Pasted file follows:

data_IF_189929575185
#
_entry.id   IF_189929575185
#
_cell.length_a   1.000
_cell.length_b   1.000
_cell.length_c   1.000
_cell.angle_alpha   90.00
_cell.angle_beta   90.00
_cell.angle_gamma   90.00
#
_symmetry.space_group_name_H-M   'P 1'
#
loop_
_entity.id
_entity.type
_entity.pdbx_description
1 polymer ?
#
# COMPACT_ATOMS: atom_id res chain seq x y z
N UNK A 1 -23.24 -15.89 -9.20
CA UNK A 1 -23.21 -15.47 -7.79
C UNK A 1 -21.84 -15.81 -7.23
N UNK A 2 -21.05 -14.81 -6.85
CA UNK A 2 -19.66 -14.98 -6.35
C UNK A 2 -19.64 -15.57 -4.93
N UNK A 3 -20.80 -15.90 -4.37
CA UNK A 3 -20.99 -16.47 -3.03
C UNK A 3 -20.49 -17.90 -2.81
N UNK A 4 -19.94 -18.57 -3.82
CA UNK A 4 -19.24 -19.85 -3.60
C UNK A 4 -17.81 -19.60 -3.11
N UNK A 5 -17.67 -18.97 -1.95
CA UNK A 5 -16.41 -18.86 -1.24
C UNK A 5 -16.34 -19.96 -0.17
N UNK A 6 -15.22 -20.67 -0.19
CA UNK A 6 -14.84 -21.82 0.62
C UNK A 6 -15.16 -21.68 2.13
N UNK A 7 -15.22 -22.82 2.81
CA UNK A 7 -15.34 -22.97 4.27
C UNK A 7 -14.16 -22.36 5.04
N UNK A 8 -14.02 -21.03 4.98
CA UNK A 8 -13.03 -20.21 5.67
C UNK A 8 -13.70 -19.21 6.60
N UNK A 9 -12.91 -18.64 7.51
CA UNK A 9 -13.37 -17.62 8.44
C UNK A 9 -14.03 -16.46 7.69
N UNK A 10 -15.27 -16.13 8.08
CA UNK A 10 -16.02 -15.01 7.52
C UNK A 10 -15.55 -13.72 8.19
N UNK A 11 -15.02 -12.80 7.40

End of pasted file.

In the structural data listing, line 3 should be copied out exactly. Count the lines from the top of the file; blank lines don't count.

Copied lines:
_entry.id   IF_189929575185